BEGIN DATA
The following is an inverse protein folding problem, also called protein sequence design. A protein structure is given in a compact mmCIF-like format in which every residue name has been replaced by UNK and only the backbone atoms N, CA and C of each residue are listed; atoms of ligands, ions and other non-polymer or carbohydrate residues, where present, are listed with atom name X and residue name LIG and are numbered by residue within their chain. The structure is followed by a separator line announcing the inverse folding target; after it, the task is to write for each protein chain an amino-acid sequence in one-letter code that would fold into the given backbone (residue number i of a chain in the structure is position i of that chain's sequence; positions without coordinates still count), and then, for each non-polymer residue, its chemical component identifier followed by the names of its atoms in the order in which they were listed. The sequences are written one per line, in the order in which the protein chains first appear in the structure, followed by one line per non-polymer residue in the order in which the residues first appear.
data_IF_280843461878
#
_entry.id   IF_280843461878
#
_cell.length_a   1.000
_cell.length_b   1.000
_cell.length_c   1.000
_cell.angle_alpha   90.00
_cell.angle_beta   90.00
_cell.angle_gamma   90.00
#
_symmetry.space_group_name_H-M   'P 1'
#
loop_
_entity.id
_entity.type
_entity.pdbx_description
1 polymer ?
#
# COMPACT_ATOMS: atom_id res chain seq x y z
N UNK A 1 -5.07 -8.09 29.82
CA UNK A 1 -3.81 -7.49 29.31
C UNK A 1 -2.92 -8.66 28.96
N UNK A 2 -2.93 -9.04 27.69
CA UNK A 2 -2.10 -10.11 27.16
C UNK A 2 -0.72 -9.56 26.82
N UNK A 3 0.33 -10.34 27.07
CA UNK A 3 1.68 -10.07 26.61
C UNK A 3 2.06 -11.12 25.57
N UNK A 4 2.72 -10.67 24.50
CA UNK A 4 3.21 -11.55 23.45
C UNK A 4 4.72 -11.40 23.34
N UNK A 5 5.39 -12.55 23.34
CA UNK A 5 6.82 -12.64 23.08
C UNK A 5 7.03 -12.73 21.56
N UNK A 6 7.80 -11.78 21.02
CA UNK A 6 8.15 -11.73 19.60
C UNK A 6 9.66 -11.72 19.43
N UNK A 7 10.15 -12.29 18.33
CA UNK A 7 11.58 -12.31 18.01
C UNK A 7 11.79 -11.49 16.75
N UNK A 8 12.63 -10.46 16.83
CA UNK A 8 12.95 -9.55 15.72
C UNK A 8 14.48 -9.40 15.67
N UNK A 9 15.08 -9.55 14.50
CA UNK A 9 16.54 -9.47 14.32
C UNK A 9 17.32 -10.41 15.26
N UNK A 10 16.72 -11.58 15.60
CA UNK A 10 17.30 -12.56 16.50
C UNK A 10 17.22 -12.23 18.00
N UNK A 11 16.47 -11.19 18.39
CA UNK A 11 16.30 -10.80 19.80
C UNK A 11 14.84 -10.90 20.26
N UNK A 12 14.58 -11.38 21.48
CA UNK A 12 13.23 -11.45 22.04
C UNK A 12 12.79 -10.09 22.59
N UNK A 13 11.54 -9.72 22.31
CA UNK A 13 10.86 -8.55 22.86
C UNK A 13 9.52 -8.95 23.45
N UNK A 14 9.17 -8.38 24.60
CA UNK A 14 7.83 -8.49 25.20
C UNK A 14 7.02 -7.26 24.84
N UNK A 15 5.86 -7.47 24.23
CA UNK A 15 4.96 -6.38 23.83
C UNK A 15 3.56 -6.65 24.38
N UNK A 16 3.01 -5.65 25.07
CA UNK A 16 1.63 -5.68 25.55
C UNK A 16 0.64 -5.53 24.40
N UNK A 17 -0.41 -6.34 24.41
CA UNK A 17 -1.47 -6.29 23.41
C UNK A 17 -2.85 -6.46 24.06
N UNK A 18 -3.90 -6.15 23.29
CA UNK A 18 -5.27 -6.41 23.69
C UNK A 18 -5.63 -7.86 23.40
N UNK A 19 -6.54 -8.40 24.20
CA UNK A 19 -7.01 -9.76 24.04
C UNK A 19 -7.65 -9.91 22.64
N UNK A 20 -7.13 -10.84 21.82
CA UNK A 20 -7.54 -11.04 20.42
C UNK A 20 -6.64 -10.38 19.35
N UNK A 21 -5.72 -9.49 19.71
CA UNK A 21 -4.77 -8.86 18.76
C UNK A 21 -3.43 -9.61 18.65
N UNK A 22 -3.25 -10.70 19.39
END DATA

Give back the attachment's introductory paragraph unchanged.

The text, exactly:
The following is an inverse protein folding problem, also called protein sequence design. A protein structure is given in a compact mmCIF-like format in which every residue name has been replaced by UNK and only the backbone atoms N, CA and C of each residue are listed; atoms of ligands, ions and other non-polymer or carbohydrate residues, where present, are listed with atom name X and residue name LIG and are numbered by residue within their chain. The structure is followed by a separator line announcing the inverse folding target; after it, the task is to write for each protein chain an amino-acid sequence in one-letter code that would fold into the given backbone (residue number i of a chain in the structure is position i of that chain's sequence; positions without coordinates still count), and then, for each non-polymer residue, its chemical component identifier followed by the names of its atoms in the order in which they were listed. The sequences are written one per line, in the order in which the protein chains first appear in the structure, followed by one line per non-polymer residue in the order in which the residues first appear.